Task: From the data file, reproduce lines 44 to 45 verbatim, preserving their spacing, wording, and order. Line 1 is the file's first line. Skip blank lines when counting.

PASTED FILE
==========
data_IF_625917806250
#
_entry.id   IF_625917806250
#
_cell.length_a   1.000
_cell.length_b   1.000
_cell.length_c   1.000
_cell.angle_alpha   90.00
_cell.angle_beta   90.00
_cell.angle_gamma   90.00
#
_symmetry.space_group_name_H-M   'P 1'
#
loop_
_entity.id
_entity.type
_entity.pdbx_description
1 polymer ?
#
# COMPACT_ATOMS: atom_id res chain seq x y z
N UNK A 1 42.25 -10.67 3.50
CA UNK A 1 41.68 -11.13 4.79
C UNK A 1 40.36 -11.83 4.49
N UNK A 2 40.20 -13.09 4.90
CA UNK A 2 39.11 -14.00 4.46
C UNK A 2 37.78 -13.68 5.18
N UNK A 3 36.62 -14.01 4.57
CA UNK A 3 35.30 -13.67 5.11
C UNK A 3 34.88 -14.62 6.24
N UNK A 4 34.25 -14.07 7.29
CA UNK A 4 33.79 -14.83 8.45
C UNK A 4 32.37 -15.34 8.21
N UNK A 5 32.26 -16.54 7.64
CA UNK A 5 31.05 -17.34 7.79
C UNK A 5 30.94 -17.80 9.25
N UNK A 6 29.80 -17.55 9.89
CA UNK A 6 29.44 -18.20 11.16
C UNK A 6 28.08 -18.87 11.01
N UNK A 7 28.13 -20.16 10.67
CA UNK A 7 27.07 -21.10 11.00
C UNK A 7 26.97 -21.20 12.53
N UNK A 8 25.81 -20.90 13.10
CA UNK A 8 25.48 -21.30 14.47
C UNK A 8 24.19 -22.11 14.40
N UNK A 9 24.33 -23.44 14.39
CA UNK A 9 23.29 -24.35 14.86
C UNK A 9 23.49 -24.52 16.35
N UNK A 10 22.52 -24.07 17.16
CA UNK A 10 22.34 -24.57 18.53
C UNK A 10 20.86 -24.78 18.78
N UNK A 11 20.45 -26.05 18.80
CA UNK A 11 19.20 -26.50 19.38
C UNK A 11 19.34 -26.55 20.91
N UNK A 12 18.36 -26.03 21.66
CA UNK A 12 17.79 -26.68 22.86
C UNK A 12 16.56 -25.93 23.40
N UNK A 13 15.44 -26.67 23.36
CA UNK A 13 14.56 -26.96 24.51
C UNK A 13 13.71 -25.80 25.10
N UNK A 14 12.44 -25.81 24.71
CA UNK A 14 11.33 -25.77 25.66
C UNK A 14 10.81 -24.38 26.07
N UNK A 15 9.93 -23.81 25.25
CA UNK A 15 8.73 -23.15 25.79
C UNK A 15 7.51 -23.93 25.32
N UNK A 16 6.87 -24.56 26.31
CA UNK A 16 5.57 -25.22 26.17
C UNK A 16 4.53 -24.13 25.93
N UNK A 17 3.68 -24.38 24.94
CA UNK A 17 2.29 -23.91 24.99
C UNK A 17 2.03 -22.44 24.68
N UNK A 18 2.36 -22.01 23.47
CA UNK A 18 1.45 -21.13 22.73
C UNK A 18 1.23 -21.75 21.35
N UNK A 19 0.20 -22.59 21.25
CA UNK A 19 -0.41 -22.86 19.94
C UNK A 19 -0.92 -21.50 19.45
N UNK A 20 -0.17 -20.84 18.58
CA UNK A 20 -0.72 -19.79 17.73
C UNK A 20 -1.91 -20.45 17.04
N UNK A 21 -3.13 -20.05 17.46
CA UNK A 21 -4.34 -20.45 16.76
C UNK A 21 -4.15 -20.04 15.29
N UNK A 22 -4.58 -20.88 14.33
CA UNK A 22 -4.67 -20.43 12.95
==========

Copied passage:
C UNK A 8 24.19 -22.11 14.40
N UNK A 9 24.33 -23.44 14.39